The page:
Research in the Social Sciences

A highly innovative feature of the PiPS team is that it includes anthropologists, sociologists and psychologists. Many experiments combine quantitative and qualitative methods of data gathering and often involve detailed interviews to better understand patients’ viewpoints of their experience. Until recently, this patient-centered data has been largely ignored in placebo research. Furthering our social science research agenda is a high priority of PiPS. To date:

  • Our psychological team, headed by Drs. Irving Kirsch and John Kelley, has produced major studies related to the psychology of placebo, including studies examining response to placebo in relation to the psychological makeup of patients and practitioners, the stability of the placebo effect and psychological processes involved in the nocebo effect.
  • Our anthropological team has examined patients’ cultural narratives while on placebo treatment.
  • Our sociological team has analyzed demographic variables associated with placebo responses.

Related publications:

Bishop FL, Jacobson EE, Shaw J, Kaptchuk TJ.  Scientific tools, fake treatments or triggers for psychological healing: How RCT participants conceptualize placebos.  Soc Sci Med 2012.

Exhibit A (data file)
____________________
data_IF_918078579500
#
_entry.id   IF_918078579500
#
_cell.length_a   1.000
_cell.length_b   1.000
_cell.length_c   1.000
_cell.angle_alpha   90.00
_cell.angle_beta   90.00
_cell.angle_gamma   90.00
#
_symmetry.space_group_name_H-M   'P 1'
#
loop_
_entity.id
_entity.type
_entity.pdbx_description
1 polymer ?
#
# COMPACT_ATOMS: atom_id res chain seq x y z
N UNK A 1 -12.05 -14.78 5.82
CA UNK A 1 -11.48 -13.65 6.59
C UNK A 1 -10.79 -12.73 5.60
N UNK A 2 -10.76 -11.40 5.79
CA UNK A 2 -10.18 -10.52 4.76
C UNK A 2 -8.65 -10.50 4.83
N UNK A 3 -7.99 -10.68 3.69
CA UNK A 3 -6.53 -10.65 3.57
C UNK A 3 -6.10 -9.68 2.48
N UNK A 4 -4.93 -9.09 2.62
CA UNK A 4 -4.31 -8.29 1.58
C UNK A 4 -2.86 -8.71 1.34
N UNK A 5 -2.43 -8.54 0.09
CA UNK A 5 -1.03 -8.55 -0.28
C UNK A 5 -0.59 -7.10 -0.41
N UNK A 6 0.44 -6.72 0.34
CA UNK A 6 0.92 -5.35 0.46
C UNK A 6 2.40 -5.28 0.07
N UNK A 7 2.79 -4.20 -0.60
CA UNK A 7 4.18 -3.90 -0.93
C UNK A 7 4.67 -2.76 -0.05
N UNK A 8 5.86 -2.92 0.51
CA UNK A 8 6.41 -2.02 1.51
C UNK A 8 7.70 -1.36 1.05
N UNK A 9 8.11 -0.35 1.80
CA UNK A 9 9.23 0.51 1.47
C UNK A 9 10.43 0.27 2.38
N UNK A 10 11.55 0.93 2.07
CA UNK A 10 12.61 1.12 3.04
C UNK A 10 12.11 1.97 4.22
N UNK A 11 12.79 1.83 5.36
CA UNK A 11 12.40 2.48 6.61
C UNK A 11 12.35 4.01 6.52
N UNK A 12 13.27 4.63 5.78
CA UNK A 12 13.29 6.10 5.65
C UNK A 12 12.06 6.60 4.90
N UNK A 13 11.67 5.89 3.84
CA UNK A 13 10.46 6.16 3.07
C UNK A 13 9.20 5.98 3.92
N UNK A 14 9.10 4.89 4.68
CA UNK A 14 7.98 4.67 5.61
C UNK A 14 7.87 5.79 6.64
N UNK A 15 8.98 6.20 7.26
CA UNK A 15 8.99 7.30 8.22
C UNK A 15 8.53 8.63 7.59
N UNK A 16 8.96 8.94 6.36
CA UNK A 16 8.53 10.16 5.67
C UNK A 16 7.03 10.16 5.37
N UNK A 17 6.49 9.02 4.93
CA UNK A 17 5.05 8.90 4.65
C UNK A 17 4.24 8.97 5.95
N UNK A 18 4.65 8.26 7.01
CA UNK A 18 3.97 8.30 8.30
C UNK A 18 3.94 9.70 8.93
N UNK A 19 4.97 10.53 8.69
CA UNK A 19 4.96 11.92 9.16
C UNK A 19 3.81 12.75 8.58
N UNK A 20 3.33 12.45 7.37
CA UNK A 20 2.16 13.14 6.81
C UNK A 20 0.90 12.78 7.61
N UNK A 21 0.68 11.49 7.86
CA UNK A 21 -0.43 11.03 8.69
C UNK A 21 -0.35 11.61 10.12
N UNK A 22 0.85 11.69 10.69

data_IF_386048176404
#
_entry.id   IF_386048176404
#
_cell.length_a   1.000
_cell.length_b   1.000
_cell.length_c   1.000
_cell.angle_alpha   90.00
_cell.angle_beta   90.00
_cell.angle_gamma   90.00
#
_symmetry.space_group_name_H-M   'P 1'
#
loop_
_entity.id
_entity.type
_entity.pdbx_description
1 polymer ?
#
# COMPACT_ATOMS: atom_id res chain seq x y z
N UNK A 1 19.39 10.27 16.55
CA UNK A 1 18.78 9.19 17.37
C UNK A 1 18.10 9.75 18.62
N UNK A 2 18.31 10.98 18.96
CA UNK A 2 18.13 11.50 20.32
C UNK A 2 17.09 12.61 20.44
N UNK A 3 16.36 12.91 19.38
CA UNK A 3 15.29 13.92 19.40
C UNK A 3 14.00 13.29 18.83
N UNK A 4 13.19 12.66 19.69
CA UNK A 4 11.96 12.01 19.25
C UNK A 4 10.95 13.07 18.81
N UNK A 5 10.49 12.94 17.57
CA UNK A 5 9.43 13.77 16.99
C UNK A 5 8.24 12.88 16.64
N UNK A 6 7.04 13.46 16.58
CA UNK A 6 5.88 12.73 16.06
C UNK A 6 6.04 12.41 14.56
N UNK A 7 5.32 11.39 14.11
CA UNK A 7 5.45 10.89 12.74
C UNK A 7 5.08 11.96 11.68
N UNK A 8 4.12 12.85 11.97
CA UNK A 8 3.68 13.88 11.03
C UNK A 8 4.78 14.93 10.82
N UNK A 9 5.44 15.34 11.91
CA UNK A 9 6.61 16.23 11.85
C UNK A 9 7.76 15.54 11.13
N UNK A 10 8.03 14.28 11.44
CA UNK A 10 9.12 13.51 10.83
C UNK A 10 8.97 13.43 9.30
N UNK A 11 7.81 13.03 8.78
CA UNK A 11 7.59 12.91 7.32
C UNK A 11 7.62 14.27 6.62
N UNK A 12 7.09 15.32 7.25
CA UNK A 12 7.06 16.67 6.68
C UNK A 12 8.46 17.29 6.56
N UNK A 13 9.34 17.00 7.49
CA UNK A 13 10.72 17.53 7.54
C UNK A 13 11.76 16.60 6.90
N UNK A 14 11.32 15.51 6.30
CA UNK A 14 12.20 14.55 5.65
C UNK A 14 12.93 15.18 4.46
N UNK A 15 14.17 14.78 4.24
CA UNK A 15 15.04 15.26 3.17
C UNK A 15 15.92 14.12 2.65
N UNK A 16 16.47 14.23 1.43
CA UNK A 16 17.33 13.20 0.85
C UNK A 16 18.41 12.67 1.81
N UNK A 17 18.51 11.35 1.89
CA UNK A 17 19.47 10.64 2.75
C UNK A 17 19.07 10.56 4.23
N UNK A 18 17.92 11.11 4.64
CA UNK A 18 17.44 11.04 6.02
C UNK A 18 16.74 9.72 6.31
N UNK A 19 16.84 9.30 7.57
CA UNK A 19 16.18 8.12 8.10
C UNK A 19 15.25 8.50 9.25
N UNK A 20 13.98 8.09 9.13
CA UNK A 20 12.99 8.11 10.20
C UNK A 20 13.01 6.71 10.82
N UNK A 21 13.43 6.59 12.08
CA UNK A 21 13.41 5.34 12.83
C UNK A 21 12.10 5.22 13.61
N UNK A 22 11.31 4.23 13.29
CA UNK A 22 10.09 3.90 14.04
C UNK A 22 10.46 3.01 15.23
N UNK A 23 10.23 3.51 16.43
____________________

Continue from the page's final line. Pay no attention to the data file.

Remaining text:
Bishop FL, Jacobson EE, Shaw J, Kaptchuk TJ.  Debriefing to placebo allocation: A phenomenological sudy of participants’ experiences in a randomized controlled trial. Qualitative Hlth Res Aug 2012.

Bishop FL, Adams AEM, Kaptchuk TJ, Lewith GT (2012) Informed Consent and Placebo Effects: A Content Analysis of Information Leaflets to Identify What Clinical Trial Participants are Told about Placebos.  PLoS ONE 7(6): e39661.

Mazzoni, G et al. The effects of observation and gender on psychogenic symptoms. Health Psychology, 2010; 29(2), 181-185.

Conboy LA et al.  Which patients improve characteristics increasing sensitivity to a supportive patient-practitioner relationship. Soc Sci Med 2010; 70: 479-84.

Kelley JM et al.  Patient and practitioner influences on the placebo effect in irritable bowel syndrome.  Psychosomatic Medicine 2009; 71: 789-797.

Kaptchuk TJ et al. ”Maybe I made up the whole thing:” Placebos and patients’ experiences in a randomized controlled trial.  Culture Med Psych 2009a; 33: 382-412.

Whalley, B et al. Consistency of the placebo effect. Journal of Psychosomatic Research, 2008; 64, 537-541.

Lorber, W et al. Illness by Suggestion: Expectancy, Modeling, and Gender in the Production of Psychosomatic Symptoms. Annals of Behavioral Medicine 2007; 33, 112-116.


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